The first use of the gastric bypass, in 1967, used a loop of small bowel for re-construction, rather than a Y-construction as is prevalent today. Although simpler to create, this approach allowed bile and pancreatic enzymes from the small bowel to enter the esophagus, sometimes causing severe inflammation and ulceration of either the stomach or the lower esophagus. If a leak into the abdomen occurs, this corrosive fluid can cause severe consequences. Numerous studies show the loop reconstruction (Billroth II gastrojejunostomy) works more safely when placed low on the stomach, but can be a disaster when placed adjacent to the esophagus. Thus even today thousands of "loops" are used for general surgical procedures such as ulcer surgery, stomach cancer and injury to the stomach, but bariatric surgeons abandoned use of the construction in the 1970s, when it was recognized that its risk is not justified for weight management.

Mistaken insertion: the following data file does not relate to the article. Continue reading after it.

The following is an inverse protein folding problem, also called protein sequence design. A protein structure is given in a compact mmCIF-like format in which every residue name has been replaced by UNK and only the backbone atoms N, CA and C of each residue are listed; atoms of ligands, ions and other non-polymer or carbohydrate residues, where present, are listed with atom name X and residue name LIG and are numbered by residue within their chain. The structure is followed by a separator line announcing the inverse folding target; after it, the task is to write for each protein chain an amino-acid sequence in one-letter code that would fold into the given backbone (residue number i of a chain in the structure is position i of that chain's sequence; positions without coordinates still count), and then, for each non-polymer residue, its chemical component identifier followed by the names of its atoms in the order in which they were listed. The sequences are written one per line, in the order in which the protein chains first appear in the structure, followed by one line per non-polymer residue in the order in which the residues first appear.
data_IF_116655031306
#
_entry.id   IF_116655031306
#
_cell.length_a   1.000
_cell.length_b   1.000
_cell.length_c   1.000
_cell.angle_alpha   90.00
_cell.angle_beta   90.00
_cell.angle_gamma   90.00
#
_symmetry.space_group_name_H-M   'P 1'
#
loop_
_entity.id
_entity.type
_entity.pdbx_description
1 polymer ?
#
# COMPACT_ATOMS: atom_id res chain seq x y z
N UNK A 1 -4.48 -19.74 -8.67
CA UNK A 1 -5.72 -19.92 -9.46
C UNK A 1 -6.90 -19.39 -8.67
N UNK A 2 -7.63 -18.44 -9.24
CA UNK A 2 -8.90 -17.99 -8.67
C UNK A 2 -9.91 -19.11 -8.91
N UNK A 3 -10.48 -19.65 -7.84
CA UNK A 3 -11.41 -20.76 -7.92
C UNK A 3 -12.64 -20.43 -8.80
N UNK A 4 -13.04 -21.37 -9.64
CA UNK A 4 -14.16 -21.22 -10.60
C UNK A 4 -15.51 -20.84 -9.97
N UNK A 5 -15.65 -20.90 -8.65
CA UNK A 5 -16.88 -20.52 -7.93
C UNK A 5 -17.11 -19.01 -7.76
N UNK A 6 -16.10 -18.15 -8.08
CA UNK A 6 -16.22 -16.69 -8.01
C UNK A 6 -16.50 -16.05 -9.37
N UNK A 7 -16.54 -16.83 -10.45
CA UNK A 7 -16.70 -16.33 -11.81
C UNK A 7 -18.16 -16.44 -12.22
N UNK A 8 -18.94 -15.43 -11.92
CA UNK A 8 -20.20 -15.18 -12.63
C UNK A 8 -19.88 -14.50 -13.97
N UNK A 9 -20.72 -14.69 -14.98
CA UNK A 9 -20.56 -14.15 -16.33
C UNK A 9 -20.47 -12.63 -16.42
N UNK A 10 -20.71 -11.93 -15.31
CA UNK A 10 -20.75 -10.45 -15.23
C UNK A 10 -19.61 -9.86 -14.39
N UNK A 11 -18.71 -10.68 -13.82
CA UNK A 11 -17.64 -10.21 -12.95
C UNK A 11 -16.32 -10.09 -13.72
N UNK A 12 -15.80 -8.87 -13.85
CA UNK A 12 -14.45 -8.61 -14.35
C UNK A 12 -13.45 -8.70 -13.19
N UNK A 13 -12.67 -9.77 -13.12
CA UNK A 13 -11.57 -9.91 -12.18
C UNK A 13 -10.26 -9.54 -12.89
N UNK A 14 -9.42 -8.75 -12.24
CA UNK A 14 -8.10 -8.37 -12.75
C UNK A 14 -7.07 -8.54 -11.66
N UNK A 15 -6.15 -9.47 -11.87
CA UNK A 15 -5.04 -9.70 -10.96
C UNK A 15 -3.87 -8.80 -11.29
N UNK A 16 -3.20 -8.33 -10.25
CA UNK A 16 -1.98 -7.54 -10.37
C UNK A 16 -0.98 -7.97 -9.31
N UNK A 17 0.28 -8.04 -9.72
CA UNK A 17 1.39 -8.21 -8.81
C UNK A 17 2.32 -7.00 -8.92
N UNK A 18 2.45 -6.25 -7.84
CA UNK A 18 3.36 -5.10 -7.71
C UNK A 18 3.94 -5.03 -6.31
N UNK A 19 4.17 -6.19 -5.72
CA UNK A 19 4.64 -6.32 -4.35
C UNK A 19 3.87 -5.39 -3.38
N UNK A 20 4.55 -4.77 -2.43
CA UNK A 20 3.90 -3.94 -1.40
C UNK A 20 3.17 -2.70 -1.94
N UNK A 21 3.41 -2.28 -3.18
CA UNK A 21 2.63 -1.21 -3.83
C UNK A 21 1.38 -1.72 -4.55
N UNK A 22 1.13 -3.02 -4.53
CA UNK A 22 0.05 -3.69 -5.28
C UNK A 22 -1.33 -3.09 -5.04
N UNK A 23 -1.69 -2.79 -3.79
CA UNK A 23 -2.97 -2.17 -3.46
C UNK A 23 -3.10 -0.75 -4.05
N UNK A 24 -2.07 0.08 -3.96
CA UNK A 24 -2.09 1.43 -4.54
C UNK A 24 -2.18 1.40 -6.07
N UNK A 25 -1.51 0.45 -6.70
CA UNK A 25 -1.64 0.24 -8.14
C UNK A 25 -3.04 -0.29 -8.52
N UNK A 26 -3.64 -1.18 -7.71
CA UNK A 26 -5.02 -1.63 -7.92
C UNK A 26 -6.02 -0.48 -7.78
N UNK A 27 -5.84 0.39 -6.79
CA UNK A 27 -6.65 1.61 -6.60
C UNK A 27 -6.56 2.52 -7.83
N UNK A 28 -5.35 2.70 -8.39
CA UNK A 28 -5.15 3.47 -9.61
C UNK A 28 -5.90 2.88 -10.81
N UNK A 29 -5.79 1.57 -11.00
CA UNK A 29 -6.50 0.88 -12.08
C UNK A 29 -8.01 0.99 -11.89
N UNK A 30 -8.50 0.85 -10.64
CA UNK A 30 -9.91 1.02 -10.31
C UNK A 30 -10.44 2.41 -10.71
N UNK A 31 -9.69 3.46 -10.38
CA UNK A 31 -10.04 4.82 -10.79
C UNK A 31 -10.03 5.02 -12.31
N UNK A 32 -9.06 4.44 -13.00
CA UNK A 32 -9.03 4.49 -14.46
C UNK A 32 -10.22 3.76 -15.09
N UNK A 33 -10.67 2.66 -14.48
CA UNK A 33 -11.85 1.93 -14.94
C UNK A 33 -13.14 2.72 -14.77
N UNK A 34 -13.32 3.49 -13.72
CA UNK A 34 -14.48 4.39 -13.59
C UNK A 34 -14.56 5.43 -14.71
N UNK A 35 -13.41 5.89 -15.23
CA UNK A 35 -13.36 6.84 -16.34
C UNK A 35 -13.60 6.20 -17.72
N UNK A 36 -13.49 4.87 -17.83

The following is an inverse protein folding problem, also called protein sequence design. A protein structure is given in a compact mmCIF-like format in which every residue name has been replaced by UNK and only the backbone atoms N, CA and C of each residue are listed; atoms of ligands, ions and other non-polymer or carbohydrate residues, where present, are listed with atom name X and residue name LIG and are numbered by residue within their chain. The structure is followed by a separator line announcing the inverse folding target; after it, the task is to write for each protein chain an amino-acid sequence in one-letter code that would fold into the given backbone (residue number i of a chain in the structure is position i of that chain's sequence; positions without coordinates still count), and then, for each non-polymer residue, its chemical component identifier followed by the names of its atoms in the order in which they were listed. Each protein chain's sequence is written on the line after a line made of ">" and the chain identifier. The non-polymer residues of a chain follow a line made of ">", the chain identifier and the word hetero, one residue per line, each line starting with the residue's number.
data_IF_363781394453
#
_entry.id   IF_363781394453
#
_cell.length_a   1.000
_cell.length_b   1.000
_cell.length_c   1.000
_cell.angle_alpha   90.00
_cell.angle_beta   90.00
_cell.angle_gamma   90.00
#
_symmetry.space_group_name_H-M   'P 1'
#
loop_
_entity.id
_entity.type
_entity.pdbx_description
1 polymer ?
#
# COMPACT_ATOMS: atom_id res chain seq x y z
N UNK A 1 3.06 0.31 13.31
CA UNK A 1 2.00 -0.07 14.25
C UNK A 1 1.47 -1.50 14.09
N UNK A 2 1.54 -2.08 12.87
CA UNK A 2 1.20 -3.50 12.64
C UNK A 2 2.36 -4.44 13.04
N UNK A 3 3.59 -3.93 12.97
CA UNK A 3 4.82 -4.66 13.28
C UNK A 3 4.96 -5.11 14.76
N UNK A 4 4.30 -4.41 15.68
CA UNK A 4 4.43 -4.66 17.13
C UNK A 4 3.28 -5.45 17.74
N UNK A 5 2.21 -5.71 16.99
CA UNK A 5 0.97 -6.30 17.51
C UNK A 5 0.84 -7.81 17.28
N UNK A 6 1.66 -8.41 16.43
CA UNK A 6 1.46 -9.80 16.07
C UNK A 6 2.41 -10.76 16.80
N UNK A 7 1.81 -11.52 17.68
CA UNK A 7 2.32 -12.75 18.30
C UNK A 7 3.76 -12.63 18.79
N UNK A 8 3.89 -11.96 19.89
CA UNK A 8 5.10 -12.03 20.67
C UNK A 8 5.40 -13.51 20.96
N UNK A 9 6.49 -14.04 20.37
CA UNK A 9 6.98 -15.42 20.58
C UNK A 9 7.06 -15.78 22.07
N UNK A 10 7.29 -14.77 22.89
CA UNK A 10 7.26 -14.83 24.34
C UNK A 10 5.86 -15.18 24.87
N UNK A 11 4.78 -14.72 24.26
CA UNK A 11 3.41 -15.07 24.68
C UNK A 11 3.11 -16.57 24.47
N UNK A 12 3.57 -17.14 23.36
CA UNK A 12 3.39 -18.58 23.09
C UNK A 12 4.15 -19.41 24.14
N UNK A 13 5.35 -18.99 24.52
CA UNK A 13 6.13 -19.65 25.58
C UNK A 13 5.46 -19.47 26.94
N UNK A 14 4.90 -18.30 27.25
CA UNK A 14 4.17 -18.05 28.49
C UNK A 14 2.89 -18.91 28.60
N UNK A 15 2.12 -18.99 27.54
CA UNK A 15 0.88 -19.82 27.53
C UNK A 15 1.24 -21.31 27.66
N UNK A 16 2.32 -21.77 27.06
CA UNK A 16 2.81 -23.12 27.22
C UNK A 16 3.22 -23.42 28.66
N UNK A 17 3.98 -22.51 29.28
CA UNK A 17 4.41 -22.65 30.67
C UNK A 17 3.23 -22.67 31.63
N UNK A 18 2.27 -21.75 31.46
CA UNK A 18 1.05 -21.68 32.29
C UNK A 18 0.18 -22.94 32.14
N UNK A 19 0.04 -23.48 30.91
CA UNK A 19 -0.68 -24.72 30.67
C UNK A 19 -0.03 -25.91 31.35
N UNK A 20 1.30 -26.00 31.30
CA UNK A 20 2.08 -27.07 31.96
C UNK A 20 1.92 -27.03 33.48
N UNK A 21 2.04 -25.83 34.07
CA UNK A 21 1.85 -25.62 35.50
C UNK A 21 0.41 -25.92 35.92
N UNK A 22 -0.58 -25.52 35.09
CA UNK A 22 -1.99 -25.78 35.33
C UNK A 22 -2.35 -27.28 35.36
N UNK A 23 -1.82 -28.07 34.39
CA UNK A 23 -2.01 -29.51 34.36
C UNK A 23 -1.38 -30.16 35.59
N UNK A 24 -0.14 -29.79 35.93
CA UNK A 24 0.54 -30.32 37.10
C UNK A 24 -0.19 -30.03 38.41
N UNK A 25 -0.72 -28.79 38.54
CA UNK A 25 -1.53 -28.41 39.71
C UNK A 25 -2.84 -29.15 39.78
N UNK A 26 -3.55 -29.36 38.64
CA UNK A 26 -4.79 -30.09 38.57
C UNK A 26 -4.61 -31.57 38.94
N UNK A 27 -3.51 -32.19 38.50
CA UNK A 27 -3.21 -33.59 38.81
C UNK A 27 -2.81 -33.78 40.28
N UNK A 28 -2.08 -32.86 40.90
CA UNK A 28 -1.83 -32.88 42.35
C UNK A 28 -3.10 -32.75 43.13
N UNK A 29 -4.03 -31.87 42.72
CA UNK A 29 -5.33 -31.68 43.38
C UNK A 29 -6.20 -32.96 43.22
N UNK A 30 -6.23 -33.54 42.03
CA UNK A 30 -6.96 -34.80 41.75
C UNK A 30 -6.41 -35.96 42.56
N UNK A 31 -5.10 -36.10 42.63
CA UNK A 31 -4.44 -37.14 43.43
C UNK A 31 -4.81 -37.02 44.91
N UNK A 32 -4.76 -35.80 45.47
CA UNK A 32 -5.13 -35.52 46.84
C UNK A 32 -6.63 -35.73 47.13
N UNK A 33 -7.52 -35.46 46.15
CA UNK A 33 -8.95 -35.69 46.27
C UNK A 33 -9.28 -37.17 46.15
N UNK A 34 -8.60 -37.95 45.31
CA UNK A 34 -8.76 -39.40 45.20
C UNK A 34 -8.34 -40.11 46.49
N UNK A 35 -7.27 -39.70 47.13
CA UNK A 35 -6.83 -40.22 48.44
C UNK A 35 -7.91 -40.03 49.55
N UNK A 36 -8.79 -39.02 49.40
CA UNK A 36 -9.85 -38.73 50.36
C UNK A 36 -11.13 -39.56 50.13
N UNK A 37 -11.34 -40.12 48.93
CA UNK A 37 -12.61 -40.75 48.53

MINI-GASTRIC BYPASS ANIMATION VIDEO
The Mini-Gastric Bypass, which uses the loop reconstruction, has been suggested as an alternative to the Roux en-Y procedure, due to the simplicity of its construction, which reduced the challenge of laparoscopic surgery.